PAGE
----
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Three Pinocchios slapped on Texas language about abortions, breast cancer
Language in this State of Texas booklet about abortion and breast cancer led to three Pinocchio's from the Fact Checker at The Washington Post (Cover image, December 2016). Language in this State of Texas booklet about abortion and breast cancer led to three Pinocchio's from the Fact Checker at The Washington Post (Cover image, December 2016).

Language in this State of Texas booklet about abortion and breast cancer led to three Pinocchio's from the Fact Checker at The Washington Post (Cover image, December 2016).

By W. Gardner Selby December 14, 2016

In 2013, PolitiFact Ohio found Pants on Fire a claim that abortion increases the risks of breast cancer; the declared link was overwhelmingly contradicted by credible research.

Now the Fact Checker at The Washington Post has found no basis to a new State of Texas statement about abortions and breast cancer, bestowing three Pinocchios for inaccuracy. Those three Pinocchios mean  "significant factual error and/or obvious contradictions."

When we asked about the Post's analysis, though, a Texas official stood by the published language.

At issue is a section of the recently updated State of Texas booklet, "A Woman’s Right to Know," which by law must be given to any woman considering an abortion in the state.

The booklet says: "Your pregnancy history affects your chances of getting breast cancer. If you give birth to your baby, you are less likely to develop breast cancer in the future. Research indicates that having an abortion will not provide you this increased protection against breast cancer."

The section continues: "In addition, doctors and scientists are actively studying the complex biology of breast cancer to understand whether abortion may affect the risk of breast cancer. If you have a family history of breast cancer or breast disease, ask your doctor how your pregnancy will affect your risk of breast cancer."

The Post’s Dec. 14 story about this abortion-breast cancer section points out there’s no solid research linking abortions to breast cancer and while the booklet’s language doesn’t "outwardly claim" that research supports an abortion-cancer link, "the wording misleads the reader to come to a similar conclusion."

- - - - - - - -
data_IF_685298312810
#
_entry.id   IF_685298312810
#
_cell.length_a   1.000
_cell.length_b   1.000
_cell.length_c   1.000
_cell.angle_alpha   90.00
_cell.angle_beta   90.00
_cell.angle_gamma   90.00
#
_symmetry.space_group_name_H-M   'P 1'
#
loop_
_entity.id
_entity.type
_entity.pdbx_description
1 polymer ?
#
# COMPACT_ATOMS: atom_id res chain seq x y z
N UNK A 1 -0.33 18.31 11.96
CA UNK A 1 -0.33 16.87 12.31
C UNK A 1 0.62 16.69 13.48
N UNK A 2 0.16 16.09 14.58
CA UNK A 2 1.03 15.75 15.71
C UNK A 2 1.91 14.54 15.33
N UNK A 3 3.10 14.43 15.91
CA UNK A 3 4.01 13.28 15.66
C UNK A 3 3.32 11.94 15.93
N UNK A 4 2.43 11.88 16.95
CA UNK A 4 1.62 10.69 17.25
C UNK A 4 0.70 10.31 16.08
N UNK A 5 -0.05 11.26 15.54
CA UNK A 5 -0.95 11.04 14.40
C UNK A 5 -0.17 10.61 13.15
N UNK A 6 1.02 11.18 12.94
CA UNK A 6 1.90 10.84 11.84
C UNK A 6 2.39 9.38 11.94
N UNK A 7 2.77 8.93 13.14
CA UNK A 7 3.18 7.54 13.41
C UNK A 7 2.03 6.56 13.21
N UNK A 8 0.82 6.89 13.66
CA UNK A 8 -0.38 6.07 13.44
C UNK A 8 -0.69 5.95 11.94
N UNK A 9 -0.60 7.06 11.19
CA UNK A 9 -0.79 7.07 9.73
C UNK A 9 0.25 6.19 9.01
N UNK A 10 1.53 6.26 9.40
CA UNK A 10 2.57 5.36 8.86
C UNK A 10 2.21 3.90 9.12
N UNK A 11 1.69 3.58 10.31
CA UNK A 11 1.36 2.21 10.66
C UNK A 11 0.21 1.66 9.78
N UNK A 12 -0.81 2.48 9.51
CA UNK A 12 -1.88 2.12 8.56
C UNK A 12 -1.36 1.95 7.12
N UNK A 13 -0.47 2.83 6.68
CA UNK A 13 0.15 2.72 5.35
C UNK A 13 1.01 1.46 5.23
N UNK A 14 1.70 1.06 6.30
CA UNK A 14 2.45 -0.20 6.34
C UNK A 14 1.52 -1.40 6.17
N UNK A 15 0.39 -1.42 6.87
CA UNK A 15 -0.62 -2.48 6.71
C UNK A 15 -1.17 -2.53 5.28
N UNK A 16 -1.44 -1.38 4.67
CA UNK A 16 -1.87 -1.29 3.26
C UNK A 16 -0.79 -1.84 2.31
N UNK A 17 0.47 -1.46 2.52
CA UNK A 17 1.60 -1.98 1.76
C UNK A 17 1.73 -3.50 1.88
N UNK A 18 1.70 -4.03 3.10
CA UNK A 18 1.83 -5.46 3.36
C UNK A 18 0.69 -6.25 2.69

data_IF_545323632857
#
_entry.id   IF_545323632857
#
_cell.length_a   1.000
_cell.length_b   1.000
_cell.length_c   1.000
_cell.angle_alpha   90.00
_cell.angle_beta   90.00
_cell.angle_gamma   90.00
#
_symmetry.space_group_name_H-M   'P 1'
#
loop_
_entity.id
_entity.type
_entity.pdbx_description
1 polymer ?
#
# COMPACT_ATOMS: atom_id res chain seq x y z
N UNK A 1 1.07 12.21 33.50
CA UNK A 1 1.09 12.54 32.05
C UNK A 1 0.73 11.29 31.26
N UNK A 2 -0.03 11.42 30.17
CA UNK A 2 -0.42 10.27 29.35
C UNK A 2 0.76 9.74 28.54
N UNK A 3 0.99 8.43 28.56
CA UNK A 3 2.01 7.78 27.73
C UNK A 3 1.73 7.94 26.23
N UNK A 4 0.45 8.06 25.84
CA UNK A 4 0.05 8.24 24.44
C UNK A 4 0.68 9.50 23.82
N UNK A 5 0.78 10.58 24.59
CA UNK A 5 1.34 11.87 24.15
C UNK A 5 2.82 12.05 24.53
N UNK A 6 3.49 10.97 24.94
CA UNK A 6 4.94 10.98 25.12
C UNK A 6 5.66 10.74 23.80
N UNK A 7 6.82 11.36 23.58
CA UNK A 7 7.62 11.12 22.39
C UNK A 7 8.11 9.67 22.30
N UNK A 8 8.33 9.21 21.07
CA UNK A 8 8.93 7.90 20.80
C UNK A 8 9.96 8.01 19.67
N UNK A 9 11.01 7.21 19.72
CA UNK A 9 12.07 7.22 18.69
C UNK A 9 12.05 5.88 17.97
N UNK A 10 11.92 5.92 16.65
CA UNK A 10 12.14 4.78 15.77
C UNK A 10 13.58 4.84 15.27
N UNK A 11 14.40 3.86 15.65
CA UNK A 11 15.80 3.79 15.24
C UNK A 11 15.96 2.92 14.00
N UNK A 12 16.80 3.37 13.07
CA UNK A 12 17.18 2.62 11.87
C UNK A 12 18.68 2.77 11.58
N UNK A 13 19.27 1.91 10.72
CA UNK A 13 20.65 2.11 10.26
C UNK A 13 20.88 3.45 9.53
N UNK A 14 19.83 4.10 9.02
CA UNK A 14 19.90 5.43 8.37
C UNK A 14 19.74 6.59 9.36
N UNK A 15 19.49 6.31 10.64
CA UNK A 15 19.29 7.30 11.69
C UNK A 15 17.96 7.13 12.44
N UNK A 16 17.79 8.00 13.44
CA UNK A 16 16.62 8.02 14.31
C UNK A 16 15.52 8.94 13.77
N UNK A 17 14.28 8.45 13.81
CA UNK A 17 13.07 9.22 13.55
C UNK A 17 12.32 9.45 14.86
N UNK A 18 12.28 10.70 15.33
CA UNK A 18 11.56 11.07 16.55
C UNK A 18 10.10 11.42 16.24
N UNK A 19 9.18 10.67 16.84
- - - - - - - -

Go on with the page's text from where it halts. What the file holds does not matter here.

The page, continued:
The fact check goes on to say that research backs up the booklet’s statements about a woman’s pregnancy history affecting her chances of getting breast cancer and that if a woman gives birth, she’s less likely to develop breast cancer. But, the Post found, there is no credible research suggesting that having an abortion affects a woman’s breast cancer risks, up or down.

According to the Post, the Texas Department of State Health Services "pointed us to five studies in the footnotes of the booklet. Two of the studies say there is no significant association between abortions and the risk of breast cancer.

"A third study found that women in India who have a non-vegetarian diet or had more years of education faced a greater risk of breast cancer. Educated women are more aware of detecting breast cancer, or are married later and have their first children later in life (possibly having abortions to delay childbirth), the study says.

"The final two studies reported associations between induced abortions and women with breast cancer in China," but that was based on a disputed research method, the Post reported.

Upshot, per the Post: The booklet "makes it seem as though getting an abortion is the deciding risk factor" in risking breast cancer. "Further, this is a government report that purports to give a woman all the information she needs to know about her pregnancy, yet cherry-picks information to create a misleading impression."

We asked Carrie Williams, spokeswoman for the Texas Health and Human Services Commission, whether officials concurred with the Post’s fact check. Williams replied by email: "We stand by the accuracy of the Woman's Right to Know booklet. In developing the booklet, we carefully reviewed information from the American Congress of Obstetricians and Gynecologists, Royal College of Obstetricians and Gynaecologists, and other governmental health and medical resources. Our focus is ensuring that pregnant women have medically accurate information so they can make decisions that are right for them."

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Three Pinocchios slapped on Texas language about abortions, breast cancer